A portrait of the blogger as a young eater of sandwiches



Now that the “new restaurant!” frenzy has quieted, is anyone still paying attention to Opb&j?

Yes, as it turns out, which may relieve those of you who saw in that question a glimmer of deep-reaching metaphysical doubt. One does wonder whether, for the above-school-age set, a peanut butter sandwich can retain its allure as a daily staple. In doing so, we wonder whether the bedrock of our childhoods is just as evanescent as the other things that jostled those sandwiches for lunch box real estate. (Anyone eat a Go-Gurt recently? No? How about a Capri Sun?)

Can we recognize in ourselves anything of that small person who chomped through peanut butter and jelly week in, week out for years on end?

If nothing else, after a Monday visit to Opb&j, it’s plain that my childhood self’s love of dress-up has survived intact. How else can I justify my sandwich including hickory-smoked peanut butter, peach-jalapeño jam, sweet chili-glazed bell peppers and a sprinkling of fresh-cut watercress? (Never mind that 5-year-old Claire would not have touched any of that stuff, even if you promised her a shopping spree at the Fluffy Sparkly Princess Gown Store.)

Now that I think of it, that bribe may have been legal tender for most of the other occupants of the restaurant. I went at about 11:45 on a Monday morning, and was amused to discover that I was about 24 inches taller than the majority of the clientele. Besides the staff and the woman who joined the short line after me, I was the only person there who didn't obviously fit into the categories of mom, dad or toddler. The first thing I heard as I walked in was, "Daddy! They have chocolate peanut butter!"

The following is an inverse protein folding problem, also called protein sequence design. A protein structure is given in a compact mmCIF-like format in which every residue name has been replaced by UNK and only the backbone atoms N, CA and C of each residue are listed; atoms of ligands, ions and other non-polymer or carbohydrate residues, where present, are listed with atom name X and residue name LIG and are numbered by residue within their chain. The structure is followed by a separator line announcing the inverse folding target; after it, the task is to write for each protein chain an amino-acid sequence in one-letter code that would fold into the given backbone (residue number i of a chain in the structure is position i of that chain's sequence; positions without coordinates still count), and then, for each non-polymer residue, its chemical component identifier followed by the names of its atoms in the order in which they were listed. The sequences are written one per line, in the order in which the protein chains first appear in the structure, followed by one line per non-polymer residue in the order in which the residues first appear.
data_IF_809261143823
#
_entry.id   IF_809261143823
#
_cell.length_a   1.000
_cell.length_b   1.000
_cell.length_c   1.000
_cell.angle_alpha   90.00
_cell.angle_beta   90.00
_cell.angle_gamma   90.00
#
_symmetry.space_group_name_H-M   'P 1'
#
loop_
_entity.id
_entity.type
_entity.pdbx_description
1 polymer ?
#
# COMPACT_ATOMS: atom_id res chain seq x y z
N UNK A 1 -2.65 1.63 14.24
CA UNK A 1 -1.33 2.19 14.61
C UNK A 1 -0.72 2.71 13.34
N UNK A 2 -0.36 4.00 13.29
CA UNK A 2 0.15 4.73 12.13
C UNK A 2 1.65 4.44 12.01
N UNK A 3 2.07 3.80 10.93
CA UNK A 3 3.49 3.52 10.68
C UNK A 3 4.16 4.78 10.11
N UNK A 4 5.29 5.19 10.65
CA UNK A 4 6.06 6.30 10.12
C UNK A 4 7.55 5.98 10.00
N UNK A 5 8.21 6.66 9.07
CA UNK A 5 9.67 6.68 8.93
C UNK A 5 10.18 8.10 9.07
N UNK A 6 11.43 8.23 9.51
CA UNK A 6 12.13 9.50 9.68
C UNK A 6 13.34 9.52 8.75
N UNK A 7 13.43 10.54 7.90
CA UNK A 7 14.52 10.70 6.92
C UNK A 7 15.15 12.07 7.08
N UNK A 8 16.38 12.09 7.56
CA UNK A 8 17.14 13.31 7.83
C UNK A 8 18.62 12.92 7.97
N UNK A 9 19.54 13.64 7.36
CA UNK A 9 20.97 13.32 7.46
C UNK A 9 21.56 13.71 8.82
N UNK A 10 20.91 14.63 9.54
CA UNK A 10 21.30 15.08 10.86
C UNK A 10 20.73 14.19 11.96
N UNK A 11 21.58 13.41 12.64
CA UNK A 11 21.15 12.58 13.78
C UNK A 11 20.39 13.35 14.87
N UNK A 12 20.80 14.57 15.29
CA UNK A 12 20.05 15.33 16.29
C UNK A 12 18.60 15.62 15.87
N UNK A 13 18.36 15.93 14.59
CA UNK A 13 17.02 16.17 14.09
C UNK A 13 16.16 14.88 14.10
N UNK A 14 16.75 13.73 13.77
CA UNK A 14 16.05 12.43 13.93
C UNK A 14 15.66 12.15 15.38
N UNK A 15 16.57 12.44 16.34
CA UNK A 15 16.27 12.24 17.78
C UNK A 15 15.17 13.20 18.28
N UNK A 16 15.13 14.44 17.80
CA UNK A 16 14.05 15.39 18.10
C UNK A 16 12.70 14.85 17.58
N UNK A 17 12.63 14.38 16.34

I gave the chocolate a pass, but the sandwich was decent — although halfway through I began to regret the overwhelming taste and lockjaw texture of the peanut butter. The heat and crunch of the veggies helped, as did the bitter tang of the watercress. With the help of a grapefruit Izze soda, I finished the whole thing.

However, I’m confirmed in my initial impression: I believe Opb&j’s staying power will depend entirely on how well they cater to the inner children of their clientele: to the love of fanciness, to the love of sweets, to the love of making a mess, and above all, to the love of novelty. If I heard that Opb&j was going to debut a new jam flavor next week, I’d go back.

Otherwise? Well, I’ll let you know next time I get hungry for a peanut butter sandwich.

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